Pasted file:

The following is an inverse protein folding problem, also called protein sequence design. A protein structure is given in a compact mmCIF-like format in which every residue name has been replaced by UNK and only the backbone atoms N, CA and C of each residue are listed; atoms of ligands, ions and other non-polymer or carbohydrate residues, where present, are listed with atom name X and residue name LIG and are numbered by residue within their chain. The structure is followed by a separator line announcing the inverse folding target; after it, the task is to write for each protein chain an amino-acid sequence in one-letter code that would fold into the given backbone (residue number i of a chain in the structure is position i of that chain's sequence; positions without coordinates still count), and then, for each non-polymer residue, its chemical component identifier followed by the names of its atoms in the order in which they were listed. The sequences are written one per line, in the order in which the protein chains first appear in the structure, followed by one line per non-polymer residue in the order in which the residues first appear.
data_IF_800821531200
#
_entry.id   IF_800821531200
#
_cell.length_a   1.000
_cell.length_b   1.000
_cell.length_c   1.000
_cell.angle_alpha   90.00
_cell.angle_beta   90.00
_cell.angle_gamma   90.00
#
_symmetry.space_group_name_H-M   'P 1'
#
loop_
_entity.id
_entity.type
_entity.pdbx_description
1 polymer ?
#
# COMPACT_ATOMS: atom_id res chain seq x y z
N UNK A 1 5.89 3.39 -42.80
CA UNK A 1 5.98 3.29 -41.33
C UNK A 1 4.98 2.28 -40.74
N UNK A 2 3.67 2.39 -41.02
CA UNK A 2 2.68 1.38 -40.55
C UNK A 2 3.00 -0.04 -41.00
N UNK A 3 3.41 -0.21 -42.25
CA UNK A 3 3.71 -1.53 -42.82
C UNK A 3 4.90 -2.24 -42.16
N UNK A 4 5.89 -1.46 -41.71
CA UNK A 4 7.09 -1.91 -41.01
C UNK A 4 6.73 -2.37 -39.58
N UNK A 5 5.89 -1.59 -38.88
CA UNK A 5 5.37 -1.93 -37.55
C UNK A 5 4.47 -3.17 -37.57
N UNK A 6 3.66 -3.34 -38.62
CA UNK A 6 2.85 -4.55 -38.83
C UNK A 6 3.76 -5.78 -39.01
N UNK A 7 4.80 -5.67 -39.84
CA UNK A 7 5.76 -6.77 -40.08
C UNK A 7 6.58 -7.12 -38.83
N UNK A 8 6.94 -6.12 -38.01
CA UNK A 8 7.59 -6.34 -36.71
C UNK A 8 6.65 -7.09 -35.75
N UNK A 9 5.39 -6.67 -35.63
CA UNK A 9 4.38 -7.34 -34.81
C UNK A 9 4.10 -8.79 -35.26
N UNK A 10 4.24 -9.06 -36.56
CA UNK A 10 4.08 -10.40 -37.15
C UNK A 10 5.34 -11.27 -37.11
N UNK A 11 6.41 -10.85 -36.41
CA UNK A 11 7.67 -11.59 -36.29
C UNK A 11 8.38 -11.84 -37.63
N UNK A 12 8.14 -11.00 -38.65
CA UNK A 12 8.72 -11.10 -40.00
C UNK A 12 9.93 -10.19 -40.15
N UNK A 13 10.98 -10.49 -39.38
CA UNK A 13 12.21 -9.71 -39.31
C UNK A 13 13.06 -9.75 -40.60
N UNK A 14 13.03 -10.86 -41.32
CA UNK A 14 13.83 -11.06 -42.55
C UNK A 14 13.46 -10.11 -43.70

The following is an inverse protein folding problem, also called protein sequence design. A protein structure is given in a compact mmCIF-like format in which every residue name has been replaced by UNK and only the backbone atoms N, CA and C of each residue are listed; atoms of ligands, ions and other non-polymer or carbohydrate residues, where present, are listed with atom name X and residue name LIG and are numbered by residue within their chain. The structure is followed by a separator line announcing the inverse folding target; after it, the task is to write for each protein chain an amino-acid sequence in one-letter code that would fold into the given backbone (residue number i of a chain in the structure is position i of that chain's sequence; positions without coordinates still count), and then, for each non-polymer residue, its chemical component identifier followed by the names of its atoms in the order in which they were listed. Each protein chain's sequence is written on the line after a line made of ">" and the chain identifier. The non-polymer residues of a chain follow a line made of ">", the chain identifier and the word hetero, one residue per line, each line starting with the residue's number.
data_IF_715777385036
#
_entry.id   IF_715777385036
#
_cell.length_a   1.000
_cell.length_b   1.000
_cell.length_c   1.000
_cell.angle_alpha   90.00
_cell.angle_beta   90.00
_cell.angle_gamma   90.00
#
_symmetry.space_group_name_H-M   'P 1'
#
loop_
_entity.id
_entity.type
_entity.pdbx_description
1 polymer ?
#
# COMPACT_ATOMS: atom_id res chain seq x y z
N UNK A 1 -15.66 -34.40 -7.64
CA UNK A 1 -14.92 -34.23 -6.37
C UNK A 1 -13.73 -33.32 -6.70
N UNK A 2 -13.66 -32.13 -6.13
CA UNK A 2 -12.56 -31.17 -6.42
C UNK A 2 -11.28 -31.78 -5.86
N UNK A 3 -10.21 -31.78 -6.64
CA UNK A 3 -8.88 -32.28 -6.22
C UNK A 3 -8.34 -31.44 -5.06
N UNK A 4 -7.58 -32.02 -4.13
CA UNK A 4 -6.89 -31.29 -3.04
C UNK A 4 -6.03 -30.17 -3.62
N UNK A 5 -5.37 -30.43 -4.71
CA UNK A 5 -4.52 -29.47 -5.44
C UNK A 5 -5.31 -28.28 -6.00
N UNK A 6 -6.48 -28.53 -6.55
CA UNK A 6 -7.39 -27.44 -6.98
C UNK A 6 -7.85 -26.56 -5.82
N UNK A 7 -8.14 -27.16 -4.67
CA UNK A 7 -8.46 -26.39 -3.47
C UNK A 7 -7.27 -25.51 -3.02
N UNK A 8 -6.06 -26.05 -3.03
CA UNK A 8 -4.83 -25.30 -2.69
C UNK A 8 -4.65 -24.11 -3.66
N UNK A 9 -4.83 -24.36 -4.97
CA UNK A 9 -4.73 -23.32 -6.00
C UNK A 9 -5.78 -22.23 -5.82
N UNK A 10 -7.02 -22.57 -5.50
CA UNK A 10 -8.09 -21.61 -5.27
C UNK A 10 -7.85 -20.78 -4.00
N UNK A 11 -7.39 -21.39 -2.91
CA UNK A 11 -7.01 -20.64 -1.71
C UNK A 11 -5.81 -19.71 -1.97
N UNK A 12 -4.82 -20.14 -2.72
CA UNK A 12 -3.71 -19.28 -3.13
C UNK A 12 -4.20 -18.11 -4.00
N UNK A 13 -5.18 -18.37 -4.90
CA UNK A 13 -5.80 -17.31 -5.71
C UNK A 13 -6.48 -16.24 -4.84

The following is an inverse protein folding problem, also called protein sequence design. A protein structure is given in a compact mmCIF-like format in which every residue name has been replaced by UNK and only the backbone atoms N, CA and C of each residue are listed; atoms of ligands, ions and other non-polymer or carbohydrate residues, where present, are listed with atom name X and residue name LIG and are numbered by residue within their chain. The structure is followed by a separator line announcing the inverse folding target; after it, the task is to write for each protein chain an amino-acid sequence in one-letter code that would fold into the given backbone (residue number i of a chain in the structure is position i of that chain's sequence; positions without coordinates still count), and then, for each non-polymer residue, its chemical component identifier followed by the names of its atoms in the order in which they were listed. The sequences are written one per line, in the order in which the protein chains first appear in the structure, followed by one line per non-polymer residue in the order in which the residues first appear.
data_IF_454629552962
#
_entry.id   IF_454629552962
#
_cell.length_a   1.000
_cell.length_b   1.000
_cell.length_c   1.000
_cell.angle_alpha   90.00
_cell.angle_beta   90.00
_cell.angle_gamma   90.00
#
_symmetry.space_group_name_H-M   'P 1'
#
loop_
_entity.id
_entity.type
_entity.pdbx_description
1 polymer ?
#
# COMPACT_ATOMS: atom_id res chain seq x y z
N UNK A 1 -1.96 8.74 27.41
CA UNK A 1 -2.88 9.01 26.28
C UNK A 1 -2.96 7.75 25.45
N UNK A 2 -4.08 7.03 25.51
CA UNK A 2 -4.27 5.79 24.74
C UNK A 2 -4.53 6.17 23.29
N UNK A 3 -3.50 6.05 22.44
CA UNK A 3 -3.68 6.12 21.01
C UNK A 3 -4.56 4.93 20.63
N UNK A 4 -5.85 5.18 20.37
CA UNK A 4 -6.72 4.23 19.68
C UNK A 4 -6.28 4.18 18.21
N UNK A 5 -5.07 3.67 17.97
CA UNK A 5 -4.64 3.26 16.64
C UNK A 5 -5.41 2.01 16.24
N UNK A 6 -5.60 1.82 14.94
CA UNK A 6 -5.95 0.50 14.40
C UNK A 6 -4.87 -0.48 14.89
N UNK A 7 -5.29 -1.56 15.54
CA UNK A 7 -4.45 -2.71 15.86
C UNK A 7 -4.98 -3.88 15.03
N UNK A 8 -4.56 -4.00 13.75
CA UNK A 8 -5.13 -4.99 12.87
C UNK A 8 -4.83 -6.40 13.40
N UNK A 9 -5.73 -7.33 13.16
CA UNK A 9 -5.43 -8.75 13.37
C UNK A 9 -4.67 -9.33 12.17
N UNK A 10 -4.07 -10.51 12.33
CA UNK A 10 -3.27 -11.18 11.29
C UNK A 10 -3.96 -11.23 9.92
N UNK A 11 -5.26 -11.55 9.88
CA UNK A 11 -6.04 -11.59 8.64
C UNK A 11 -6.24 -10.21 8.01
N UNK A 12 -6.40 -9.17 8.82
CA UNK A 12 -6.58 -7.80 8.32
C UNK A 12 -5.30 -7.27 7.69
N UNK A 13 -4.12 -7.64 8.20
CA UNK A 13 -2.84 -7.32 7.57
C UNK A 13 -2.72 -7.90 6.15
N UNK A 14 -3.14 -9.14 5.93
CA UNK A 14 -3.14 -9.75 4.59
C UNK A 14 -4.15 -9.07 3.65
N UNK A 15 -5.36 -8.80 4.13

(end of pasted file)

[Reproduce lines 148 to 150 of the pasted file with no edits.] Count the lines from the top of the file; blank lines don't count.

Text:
N UNK A 2 -4.08 7.03 25.51
CA UNK A 2 -4.27 5.79 24.74
C UNK A 2 -4.53 6.17 23.29